VISIONS of GHANA: DECODING DEVELOPMENT

VISIONS of GHANA: DECODING DEVELOPMENT

by Professor Kwame Addo

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Overview

A vision or dream provides the core philosophy that directs all physical developments, transforming and raising the living standards of people; but first we have to decode the vision.

The 'Visions of Ghana' handbook vividly imagines, illustrates and projects a comprehensive and interactive approach serving as a road map for positive national physical development.
In understanding the physical and economic geography of Ghana, we appropriately locate and develop production and service zones in the mining, agriculture, transport, energy, construction, ICT and tourism industries while guiding and reviving human settlements, enabling capital investment opportunities and socio-economic planning principles; sensitizing and carrying the people along as development partners.

Infrastructure and human resource development secure ready access to the necessities of life in a stable environment.

..But there are complicated developmental challenges ahead.
An inspirational master piece of hope.
DECODING DEVELOPMENT
See it.. Read it.. Believe it!

Product Details

ISBN-13: 9781482805840
Publisher: Partridge Africa
Publication date: 02/23/2015
Pages: 140
Sales rank: 1,049,472
Product dimensions: 8.50(w) x 11.00(h) x 0.38(d)

Read an Excerpt

Visions of Ghana


By Kwame Addo

Partridge Africa

Copyright © 2015 Professor Kwame Addo
All rights reserved.
ISBN: 978-1-4828-0584-0



CHAPTER 1

IN PERSPECTIVE

* ORIGINS

* COLONIAL YEARS

* PRE-INDEPENDENCE

* 'I SEE A LAND'

* SHINING THROUGH THE DARK

* AT THE CENTRE OF THE WORLD

* PARTNERS

* THE ECONOMY

* 'GROUND ZERO'

* PRECIPITATION

* FLORA & FAUNA

* RESOURCES

* POPULATION

* ADMINISTRATIVE BOUNDARIES


IN PERSPECTIVE

ORIGINS

Daylight faded away, as the night came out to stay with stars that filled the skies and shined till morning's light; it was time to understand the destiny of a nation, the importance of looking back into its past, connect it to the present and finally project into the future. The origin of ancient ethnic Ghanaians is traced back to nomadic migration from Canaan and Nubia across the Sahara desert, to an earlier settlement in Mesopotamia founded by Ham, the second son of Noah after the Great Flood. Archaeological and linguistic evidence has revealed that the area of present day Ghana had been occupied for at least twelve millennia, with human habitation on the banks of the Oti River by stone-age people described as the 'Nyame-Akuma' (meaning God's axe') in about 10,000 BC, followed by the area around Lake Bosumtwi by about 8,000 BC and on the Accra plains in about 4,000 BC. The early Iron Age (100 BC) also indicates possible human dwellings at Tema, with Phoenician and Carthaginian sailors circumnavigating the African continent around 60 BC. Towards the end of the latter era, larger regional kingdoms were formed as a result of Trans-Saharan trade routes. Approximately 800 km North West of the modern state of Ghana, thrived the ancient kingdom of Ghana, with Kumbi Saleh as the capital, between the ninth and thirteenth centuries. It was a vast empire highly advanced and prosperous through trading in gold, salt and copper. Migrating groups from this ancient kingdom moved southward and founded several states including the first Akan empire of the Bono from which the Brong Ahafo region of Akanland is named. Later, Akan groups such as the Ashanti Federation and Fante States are thought to possibly have roots in the original Bono settlement at Bono Manso. By the end of the 16th century, ethnic groups such as the Guan, Ga-Dangme, Ewe and Mole- Dagbani, had settled at their present locations.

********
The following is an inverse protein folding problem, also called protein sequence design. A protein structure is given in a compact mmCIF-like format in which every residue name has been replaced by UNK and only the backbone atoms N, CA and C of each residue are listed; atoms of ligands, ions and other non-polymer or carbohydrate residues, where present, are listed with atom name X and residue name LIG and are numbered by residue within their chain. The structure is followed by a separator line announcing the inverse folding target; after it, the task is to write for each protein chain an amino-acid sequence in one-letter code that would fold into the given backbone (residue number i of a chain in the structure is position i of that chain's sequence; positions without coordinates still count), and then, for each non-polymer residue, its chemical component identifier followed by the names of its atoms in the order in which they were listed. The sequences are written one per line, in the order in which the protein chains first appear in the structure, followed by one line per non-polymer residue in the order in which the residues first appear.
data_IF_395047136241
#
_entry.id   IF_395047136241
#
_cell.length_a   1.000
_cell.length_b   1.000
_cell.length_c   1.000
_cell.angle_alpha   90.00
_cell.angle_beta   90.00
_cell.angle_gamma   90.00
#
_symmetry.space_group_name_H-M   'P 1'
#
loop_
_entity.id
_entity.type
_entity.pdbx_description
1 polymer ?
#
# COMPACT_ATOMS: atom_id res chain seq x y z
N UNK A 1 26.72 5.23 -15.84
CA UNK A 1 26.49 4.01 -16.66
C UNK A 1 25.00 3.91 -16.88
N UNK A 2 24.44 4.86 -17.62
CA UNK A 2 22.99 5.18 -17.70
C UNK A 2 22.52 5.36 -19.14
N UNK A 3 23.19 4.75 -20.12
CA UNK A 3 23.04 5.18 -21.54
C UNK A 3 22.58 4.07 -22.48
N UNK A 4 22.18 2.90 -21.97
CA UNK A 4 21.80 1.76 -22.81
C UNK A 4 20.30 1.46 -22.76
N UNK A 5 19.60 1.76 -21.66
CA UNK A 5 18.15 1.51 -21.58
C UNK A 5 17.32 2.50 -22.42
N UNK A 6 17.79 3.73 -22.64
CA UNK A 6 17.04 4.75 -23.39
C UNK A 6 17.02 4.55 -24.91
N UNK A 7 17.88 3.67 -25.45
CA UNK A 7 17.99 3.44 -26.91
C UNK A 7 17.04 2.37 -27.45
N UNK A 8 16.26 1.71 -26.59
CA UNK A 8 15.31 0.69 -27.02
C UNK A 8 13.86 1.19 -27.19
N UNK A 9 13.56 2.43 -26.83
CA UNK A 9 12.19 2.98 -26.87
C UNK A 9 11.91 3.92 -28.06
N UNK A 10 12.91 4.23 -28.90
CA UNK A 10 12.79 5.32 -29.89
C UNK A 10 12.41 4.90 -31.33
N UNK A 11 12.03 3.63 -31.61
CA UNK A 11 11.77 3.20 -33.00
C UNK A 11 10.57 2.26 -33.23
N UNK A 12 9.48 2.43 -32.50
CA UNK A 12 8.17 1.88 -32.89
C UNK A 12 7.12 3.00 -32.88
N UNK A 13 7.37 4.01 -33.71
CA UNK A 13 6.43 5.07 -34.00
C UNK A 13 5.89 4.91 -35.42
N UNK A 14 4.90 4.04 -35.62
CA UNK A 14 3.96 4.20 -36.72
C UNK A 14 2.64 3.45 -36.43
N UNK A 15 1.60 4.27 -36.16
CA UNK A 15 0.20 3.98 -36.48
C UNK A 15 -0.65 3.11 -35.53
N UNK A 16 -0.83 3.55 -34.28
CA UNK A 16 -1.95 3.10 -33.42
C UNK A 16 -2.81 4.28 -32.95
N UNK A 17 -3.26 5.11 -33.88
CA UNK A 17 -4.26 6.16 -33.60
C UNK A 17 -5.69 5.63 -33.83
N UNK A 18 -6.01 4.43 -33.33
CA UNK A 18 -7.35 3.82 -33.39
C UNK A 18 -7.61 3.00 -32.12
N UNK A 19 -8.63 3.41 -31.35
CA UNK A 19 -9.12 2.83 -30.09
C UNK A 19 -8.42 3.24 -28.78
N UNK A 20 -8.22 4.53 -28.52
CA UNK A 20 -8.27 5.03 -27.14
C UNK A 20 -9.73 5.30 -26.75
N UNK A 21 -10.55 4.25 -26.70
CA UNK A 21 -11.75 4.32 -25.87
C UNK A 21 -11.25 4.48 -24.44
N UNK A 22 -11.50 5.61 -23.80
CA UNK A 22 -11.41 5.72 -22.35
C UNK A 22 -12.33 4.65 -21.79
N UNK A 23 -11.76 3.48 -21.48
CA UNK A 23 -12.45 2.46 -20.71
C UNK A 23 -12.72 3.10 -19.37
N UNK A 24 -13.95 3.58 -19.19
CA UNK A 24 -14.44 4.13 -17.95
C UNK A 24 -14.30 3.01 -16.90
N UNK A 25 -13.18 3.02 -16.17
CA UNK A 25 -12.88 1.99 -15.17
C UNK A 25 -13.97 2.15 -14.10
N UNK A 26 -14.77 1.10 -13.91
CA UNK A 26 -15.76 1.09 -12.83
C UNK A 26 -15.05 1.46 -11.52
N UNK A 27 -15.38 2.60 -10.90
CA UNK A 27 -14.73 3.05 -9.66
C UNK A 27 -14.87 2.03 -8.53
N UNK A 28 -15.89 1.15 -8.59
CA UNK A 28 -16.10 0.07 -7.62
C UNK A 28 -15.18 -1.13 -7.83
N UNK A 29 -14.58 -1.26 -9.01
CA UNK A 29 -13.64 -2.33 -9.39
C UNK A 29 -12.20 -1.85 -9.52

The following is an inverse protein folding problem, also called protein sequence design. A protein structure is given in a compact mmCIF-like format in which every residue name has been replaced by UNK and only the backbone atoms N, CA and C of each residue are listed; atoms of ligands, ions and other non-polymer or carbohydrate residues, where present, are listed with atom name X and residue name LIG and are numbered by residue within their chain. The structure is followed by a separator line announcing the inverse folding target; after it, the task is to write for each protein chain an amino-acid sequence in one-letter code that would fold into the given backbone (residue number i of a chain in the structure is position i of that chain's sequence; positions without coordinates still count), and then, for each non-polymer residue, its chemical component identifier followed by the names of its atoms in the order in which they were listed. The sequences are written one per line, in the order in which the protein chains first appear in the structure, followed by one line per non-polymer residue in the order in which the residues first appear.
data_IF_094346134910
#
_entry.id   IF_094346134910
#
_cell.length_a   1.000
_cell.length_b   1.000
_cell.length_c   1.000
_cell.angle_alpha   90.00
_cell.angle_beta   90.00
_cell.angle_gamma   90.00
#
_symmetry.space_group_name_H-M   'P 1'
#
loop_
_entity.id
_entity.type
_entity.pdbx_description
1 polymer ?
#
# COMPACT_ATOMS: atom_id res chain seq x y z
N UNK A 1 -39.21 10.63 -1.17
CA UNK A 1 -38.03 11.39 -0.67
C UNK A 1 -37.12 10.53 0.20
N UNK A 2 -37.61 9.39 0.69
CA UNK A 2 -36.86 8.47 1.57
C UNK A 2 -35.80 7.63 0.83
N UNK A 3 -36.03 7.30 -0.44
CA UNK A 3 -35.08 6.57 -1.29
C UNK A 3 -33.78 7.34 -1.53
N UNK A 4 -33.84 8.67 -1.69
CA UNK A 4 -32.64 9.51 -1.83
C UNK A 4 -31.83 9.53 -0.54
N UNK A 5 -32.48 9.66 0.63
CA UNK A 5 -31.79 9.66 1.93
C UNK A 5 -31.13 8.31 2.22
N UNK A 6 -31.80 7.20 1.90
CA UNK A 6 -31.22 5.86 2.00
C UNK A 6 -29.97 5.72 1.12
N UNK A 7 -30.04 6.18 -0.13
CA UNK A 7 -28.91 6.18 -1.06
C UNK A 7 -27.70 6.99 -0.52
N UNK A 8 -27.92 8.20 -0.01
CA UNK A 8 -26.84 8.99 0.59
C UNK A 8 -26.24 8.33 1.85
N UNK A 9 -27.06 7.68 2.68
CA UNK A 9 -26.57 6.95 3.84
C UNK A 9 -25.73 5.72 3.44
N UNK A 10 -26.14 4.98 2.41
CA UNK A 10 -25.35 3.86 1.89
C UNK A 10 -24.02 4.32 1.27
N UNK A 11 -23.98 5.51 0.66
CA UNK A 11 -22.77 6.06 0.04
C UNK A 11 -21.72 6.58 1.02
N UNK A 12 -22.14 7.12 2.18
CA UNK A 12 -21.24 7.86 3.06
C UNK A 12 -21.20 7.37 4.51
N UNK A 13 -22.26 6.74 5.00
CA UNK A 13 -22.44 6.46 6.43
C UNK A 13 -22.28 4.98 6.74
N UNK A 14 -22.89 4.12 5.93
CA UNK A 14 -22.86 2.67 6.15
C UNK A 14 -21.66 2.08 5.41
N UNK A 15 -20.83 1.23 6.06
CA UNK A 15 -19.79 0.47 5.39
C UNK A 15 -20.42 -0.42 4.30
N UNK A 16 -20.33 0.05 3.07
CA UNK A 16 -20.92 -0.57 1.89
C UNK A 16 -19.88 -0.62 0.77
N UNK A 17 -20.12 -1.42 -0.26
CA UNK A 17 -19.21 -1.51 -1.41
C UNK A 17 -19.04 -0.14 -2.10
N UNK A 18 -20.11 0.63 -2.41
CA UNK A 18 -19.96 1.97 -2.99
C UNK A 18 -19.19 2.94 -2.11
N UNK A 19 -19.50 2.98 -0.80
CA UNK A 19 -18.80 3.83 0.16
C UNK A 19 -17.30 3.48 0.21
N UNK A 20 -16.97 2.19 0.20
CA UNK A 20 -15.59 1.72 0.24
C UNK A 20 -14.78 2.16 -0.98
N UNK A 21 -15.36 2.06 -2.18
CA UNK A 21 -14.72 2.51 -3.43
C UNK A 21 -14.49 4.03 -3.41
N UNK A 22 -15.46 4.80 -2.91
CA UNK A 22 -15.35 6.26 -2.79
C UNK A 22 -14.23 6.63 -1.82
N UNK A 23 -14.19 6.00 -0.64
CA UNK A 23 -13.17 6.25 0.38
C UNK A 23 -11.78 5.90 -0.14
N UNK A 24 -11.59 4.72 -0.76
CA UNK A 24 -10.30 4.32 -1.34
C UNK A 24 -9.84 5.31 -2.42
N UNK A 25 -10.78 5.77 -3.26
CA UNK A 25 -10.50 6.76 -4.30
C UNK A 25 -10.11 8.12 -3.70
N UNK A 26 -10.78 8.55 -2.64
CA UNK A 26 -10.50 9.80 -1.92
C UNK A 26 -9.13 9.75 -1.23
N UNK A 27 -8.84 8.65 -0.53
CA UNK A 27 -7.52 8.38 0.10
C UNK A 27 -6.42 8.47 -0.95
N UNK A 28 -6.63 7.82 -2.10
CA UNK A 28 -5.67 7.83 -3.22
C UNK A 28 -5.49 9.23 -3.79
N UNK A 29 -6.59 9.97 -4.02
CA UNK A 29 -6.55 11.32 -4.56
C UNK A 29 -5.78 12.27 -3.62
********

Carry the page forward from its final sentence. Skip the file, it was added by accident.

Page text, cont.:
The first Europeans to arrive on the coast were the Portuguese in the late 15th century, followed by the British in the mid 16th century, paving the way for other European powers all of whom fought and took control of parts of what became known as the Gold Coast, it all began when vast quantities of commodities were imported, including cloths, blankets, copper, iron bars, guns, liquor and millions of metal bracelets from Morocco and Northern Europe, to be exchanged for gold dust and ornaments supplied from Elmina which were conveyed from the hinterland. It was during these circumstances that the notorious Transatlantic Slave Trade evolved, resulting in the forced movement of millions of men, women and children between the ages of 14 and 35 to The New World. Over time, the British gradually controlled the European gold and slave trading posts littered along the coastline, and then, extended their rule inland, fighting a series of wars against the Ashanti Empire, which was one of the most advanced states in sub-Sahara Africa in the 18-19th centuries, before colonial rule. Britain eventually established control over all of what is now modern Ghana, consisting of the Gold Coast colony, the northern protectorates and British Togoland, a German colony until 1922.


IN PERSPECTIVE

COLONIAL YEARS